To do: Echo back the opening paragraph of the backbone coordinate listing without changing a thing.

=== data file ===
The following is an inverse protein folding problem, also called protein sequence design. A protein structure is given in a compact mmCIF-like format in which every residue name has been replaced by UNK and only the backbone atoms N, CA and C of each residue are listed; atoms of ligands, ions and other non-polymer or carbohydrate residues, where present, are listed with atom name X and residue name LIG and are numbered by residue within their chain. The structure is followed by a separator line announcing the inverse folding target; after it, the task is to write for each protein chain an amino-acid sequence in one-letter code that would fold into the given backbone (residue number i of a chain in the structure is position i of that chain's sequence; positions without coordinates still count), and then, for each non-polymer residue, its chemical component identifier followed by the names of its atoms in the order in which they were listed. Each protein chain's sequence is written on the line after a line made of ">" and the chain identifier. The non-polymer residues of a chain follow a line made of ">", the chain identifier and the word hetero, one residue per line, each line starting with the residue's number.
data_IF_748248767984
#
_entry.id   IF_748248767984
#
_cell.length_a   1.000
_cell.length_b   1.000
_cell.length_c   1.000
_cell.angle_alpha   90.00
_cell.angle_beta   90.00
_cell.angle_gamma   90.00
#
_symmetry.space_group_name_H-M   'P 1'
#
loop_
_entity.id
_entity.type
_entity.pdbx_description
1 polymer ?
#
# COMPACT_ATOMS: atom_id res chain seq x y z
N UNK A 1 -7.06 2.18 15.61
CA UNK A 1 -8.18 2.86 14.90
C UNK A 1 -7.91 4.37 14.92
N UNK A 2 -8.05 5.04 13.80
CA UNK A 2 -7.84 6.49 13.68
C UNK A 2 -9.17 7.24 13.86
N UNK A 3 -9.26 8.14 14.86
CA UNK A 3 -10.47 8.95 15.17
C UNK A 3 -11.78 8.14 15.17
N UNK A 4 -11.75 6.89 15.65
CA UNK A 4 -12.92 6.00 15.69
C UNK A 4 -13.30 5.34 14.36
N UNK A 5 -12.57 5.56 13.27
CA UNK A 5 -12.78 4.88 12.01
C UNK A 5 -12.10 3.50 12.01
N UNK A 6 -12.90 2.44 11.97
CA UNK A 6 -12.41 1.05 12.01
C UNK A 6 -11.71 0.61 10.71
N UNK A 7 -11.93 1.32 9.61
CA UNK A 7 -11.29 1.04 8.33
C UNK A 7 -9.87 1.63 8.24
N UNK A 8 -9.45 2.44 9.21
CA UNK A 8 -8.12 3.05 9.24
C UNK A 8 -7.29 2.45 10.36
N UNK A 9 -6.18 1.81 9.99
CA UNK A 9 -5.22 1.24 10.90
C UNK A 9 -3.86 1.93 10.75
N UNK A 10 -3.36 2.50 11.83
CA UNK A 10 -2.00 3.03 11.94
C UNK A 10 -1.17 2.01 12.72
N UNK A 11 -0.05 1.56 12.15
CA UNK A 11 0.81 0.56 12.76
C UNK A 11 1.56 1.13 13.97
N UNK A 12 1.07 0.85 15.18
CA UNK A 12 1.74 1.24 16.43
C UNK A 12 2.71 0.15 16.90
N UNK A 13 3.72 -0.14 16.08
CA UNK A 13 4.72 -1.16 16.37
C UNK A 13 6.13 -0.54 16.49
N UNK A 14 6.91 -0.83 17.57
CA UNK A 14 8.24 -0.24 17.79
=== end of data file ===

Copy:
The following is an inverse protein folding problem, also called protein sequence design. A protein structure is given in a compact mmCIF-like format in which every residue name has been replaced by UNK and only the backbone atoms N, CA and C of each residue are listed; atoms of ligands, ions and other non-polymer or carbohydrate residues, where present, are listed with atom name X and residue name LIG and are numbered by residue within their chain. The structure is followed by a separator line announcing the inverse folding target; after it, the task is to write for each protein chain an amino-acid sequence in one-letter code that would fold into the given backbone (residue number i of a chain in the structure is position i of that chain's sequence; positions without coordinates still count), and then, for each non-polymer residue, its chemical component identifier followed by the names of its atoms in the order in which they were listed. Each protein chain's sequence is written on the line after a line made of ">" and the chain identifier. The non-polymer residues of a chain follow a line made of ">", the chain identifier and the word hetero, one residue per line, each line starting with the residue's number.